What tubueless rims for cyclocross AND road?

Discuss light weight issues concerning road bikes & parts.
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SWijland
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by SWijland

Hi guys,

I have a titanium cyclocross frame coming in soon and I would like to build it up so I can use it both off and on the road. My plan is to have two sets of wheels built, so I can change from road tires to off-road tires and vice versa simply by switching wheels. The frame only has cantilever bosses and seeing as cantilever brakes are exactly easy to adjust, I would like to use the same rims for both the on-road and off-road wheels.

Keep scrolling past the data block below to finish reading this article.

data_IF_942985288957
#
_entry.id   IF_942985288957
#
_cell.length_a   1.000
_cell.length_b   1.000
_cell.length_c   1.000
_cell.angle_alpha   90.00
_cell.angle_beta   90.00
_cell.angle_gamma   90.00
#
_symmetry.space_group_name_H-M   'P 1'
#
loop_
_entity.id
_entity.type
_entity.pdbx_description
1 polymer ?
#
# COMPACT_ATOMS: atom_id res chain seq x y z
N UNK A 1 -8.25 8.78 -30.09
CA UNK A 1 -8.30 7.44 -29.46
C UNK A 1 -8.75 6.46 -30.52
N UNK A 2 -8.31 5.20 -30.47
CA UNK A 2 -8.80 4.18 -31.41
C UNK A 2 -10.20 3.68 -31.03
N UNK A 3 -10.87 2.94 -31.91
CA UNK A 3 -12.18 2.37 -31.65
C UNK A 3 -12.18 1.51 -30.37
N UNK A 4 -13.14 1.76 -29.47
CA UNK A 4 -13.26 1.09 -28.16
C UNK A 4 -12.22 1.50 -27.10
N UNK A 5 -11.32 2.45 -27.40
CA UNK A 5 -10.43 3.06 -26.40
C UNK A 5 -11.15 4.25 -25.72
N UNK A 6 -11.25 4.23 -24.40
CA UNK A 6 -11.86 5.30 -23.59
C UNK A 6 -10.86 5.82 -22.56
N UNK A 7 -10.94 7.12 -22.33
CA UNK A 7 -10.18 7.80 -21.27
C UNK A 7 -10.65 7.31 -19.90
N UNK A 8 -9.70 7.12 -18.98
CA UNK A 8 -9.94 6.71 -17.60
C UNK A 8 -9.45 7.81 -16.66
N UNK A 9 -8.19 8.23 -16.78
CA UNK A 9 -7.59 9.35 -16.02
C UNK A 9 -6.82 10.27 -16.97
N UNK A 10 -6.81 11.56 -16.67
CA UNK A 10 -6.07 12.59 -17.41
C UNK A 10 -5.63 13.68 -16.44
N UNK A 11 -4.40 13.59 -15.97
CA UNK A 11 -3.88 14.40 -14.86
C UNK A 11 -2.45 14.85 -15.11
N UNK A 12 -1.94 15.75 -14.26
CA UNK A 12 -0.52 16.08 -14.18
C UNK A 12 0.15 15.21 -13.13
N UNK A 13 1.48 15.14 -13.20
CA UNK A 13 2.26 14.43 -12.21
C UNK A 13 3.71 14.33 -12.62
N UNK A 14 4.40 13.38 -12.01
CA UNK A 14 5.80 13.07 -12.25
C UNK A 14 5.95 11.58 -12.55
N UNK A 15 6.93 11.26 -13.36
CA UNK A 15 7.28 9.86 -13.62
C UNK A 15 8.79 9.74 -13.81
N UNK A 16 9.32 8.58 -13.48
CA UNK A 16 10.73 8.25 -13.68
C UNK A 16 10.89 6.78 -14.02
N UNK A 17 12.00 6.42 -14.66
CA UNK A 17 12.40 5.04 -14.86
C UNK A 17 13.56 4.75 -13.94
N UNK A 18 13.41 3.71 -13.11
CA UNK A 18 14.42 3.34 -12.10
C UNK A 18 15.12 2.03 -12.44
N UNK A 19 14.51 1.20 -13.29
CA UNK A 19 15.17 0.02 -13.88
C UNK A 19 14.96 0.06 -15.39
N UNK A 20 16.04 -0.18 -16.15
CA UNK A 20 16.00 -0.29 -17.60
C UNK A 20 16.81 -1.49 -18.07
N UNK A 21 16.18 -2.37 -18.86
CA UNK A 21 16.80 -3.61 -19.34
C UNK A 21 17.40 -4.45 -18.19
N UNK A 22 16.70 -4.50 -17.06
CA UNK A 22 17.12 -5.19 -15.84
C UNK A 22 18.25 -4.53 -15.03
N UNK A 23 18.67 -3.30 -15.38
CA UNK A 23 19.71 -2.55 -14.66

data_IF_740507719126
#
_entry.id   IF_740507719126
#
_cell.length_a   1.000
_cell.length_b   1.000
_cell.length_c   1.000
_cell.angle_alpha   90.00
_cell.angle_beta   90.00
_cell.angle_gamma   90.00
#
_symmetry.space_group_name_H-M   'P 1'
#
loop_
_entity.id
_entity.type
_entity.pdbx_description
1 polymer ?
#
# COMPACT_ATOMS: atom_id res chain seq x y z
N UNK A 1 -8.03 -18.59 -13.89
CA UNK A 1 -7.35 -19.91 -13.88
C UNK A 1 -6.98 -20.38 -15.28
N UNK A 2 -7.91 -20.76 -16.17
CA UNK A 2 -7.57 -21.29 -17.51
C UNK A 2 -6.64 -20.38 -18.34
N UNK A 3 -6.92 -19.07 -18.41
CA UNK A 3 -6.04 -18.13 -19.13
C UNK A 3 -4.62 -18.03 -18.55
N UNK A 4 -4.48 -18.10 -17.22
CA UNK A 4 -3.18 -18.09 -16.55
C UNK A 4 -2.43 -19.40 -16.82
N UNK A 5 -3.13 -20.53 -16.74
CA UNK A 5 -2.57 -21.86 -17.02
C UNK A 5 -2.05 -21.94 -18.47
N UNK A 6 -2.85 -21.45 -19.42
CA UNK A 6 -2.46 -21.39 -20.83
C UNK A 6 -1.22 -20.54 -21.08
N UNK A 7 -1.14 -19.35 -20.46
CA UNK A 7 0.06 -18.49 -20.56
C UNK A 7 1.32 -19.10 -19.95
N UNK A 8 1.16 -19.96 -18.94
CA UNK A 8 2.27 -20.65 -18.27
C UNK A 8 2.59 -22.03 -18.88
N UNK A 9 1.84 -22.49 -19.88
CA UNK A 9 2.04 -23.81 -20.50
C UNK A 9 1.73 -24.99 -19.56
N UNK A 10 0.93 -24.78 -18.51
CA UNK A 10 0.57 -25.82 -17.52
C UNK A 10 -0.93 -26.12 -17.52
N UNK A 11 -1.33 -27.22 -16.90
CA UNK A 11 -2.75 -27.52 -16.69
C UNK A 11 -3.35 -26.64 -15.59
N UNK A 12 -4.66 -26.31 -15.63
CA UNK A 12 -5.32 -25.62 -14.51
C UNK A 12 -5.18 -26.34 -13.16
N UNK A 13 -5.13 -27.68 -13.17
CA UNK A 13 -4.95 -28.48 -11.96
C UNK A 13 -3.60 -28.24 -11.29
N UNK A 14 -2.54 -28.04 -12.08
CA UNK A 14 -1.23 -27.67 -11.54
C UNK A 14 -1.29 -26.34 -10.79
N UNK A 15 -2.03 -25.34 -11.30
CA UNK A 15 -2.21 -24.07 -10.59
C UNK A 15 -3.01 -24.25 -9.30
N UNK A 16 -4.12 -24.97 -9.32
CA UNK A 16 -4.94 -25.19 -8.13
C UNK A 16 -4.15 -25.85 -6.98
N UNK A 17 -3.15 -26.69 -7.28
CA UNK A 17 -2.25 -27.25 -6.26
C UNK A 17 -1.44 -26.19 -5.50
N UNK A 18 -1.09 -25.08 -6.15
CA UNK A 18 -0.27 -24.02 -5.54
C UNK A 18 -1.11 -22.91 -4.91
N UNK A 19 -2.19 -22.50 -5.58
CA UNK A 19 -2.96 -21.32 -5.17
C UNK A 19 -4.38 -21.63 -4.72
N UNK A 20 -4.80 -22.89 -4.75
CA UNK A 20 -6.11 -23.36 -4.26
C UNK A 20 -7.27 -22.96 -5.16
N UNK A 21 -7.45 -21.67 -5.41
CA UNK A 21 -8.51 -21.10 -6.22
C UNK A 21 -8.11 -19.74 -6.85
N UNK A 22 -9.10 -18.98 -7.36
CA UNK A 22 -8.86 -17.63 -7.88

What are my options for a tubeless 700c or 29" rim brake rim? So far I have come up with Stans 340 and 400 rims (maybe 340 for the road wheels and 400 for the off-road wheels) and the H Plus Son Archetype. The Archetype will probably make for the most bomb proof wheels and are way cheaper compared to the Stans. That said, I am not sure if they will be easy to set up tubeless.

Looking forward to hearing your thoughts on this :idea: .

by Weenie


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ergott
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by ergott

Pacenti SL23 is my favorite choice. It's heavier than the Alpha, but has more material at the brake track where you want it. The rim is also stiffer.

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Geoff
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by Geoff